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To Sous Vide or Not to Sous Vide?

Our Culinary Director, Lish Steiling, dishes on the pros and cons of sous vide for home cooks.


Have you ever gone to a restaurant and enjoyed that perfectly medium rare steak that is the same color all the way through and so silky and tender you barely have to chew? If you have, chances are that meat was cooked sous vide. Sous Vide, simply stated, means under vacuum. The method of cooking something sous vide typically involves sealing a product in an airtight plastic bag (usually cryovaced, or under vacuum, in a restaurant kitchen cause we’re fancy) and submerging that product in a temperature controlled water bath until it reaches a desired internal temperature. Because the heat source in this application is water, it is a much gentler way of cooking than say, grilling or roasting yielding an extremely evenly cooked piece of protein.
So what does this mean for the home cook? Though this method has been used in professional kitchens for a quite some time now, more recently sous vide machines are popping up in stores intended, not for the professional chef but for the home cook. So is cooking sous vide at home right for you? Here’s what you need to know.
Cooking sous vide gives you a very accurate result in a very particular way. With using the very gentle cooking method of water as the heat source, it becomes difficult to overcook something, even when the product is left to rest in the water for slightly longer than expected. Unlike when you leave something in the oven for too long, this method will just hold the food at the desired temperature rather than burn it to a crisp. Sous vide can also infuse a lot flavor into something because of the pressure it is under and the length of time it takes to cook. That all depends, of course, on the aromatics added to the bag with the item when it is sealed. A few down falls. It takes a good amount of time. Gentle heat = longer cook time. If you are really into it, it is best to buy an immersion circulator which is the device that warms and circulates the water to keep it at an accurate temperature. So it costs some money. Another thing to think about is that the texture of whatever you are cooking will be soft which is good and bad depending on what you are cooking. If you have just cooked a filet sous vide, you will probably want to remove it from the bag and sear it in a hot pan to get that golden brown and delicious outside that brings so much flavor and a desired texture to a piece of meat. So you are still going to have to clean that saute pan. And not to get all health code but there is also a risk of food born illness if not handled properly. But let's be honest, if anything isn't handled properly there is a risk of that. So just do your research and educate yourself.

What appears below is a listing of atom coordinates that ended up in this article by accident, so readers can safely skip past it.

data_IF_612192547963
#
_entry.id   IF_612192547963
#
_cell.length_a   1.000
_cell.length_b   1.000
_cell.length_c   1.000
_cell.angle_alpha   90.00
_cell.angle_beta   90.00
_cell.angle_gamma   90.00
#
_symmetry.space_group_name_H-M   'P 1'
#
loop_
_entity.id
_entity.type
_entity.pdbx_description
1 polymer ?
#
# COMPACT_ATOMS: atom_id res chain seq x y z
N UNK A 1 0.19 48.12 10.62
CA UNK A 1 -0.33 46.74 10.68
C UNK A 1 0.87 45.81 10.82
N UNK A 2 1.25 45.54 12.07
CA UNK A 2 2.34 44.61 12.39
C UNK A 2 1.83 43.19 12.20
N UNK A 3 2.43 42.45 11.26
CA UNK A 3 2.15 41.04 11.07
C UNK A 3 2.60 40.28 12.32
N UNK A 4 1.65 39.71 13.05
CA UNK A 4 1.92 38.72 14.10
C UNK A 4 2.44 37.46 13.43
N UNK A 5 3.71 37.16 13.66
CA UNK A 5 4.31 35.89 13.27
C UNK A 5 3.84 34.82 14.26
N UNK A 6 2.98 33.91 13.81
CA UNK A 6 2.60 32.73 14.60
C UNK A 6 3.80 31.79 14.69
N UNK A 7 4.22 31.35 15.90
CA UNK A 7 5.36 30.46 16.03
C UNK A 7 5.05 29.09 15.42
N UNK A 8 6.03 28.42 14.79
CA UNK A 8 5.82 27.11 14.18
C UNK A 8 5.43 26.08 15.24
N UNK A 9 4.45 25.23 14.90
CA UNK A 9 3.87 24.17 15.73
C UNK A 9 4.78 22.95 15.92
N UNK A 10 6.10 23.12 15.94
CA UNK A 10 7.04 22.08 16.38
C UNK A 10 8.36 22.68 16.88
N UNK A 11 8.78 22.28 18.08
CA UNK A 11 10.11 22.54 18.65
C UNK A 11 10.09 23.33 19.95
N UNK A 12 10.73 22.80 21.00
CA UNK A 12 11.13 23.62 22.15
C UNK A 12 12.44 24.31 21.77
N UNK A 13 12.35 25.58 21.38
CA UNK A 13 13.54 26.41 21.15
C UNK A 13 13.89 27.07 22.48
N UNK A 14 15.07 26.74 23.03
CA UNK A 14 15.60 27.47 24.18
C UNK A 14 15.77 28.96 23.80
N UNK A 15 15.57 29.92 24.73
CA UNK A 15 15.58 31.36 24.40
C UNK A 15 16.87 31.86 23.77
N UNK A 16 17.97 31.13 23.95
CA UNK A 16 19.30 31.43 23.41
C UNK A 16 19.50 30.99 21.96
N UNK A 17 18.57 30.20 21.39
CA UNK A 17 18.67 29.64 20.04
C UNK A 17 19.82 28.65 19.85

Moral of the story? It all depends on how you like to cook. You can make a delicious steak, chicken thigh or piece of fish in a myriad of different ways, with or without fancy equipment. This way of precision cooking is another technique to put in your back pocket… if your back pocket is big enough for an immersion circulator.
And if you do decide to take the plunge, we fancy this one from Anova Culinary. It has a easy-to-read display and Bluetooth connectivity so you can set timers and monitor from your phone.

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